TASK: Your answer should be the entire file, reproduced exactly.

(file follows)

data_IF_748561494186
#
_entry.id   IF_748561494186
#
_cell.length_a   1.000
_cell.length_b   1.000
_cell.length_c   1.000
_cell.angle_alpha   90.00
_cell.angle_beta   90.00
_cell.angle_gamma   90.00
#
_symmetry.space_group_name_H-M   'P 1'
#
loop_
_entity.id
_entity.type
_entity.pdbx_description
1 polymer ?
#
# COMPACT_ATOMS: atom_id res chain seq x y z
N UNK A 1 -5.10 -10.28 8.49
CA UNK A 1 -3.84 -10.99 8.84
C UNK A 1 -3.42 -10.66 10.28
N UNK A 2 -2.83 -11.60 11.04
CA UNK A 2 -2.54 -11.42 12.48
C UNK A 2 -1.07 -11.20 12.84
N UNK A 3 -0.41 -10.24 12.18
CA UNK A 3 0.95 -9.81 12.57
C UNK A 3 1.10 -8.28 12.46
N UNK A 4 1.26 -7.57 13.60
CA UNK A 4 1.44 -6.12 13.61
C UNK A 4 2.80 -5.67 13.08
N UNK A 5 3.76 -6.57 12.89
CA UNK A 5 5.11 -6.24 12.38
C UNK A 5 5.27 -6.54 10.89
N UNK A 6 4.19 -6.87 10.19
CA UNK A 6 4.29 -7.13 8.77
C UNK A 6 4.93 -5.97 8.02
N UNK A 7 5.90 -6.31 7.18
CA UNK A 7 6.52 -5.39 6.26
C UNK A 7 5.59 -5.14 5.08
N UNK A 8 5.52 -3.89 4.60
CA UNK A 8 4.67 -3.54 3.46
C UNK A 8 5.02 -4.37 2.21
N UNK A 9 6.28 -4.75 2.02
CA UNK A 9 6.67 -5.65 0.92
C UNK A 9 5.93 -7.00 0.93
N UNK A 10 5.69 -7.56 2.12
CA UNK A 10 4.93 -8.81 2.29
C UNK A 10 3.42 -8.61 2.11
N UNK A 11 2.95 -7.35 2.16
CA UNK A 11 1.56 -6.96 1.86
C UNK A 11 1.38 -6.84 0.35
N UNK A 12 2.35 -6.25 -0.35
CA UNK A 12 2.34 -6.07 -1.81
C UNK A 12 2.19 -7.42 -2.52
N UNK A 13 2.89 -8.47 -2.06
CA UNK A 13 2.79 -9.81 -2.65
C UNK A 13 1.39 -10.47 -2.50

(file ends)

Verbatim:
data_IF_748561494186
#
_entry.id   IF_748561494186
#
_cell.length_a   1.000
_cell.length_b   1.000
_cell.length_c   1.000
_cell.angle_alpha   90.00
_cell.angle_beta   90.00
_cell.angle_gamma   90.00
#
_symmetry.space_group_name_H-M   'P 1'
#
loop_
_entity.id
_entity.type
_entity.pdbx_description
1 polymer ?
#
# COMPACT_ATOMS: atom_id res chain seq x y z
N UNK A 1 -5.10 -10.28 8.49
CA UNK A 1 -3.84 -10.99 8.84
C UNK A 1 -3.42 -10.66 10.28
N UNK A 2 -2.83 -11.60 11.04
CA UNK A 2 -2.54 -11.42 12.48
C UNK A 2 -1.07 -11.20 12.84
N UNK A 3 -0.41 -10.24 12.18
CA UNK A 3 0.95 -9.81 12.57
C UNK A 3 1.10 -8.28 12.46
N UNK A 4 1.26 -7.57 13.60
CA UNK A 4 1.44 -6.12 13.61
C UNK A 4 2.80 -5.67 13.08
N UNK A 5 3.76 -6.57 12.89
CA UNK A 5 5.11 -6.24 12.38
C UNK A 5 5.27 -6.54 10.89
N UNK A 6 4.19 -6.87 10.19
CA UNK A 6 4.29 -7.13 8.77
C UNK A 6 4.93 -5.97 8.02
N UNK A 7 5.90 -6.31 7.18
CA UNK A 7 6.52 -5.39 6.26
C UNK A 7 5.59 -5.14 5.08
N UNK A 8 5.52 -3.89 4.60
CA UNK A 8 4.67 -3.54 3.46
C UNK A 8 5.02 -4.37 2.21
N UNK A 9 6.28 -4.75 2.02
CA UNK A 9 6.67 -5.65 0.92
C UNK A 9 5.93 -7.00 0.93
N UNK A 10 5.69 -7.56 2.12
CA UNK A 10 4.93 -8.81 2.29
C UNK A 10 3.42 -8.61 2.11
N UNK A 11 2.95 -7.35 2.16
CA UNK A 11 1.56 -6.96 1.86
C UNK A 11 1.38 -6.84 0.35
N UNK A 12 2.35 -6.25 -0.35
CA UNK A 12 2.34 -6.07 -1.81
C UNK A 12 2.19 -7.42 -2.52
N UNK A 13 2.89 -8.47 -2.06
CA UNK A 13 2.79 -9.81 -2.65
C UNK A 13 1.39 -10.47 -2.50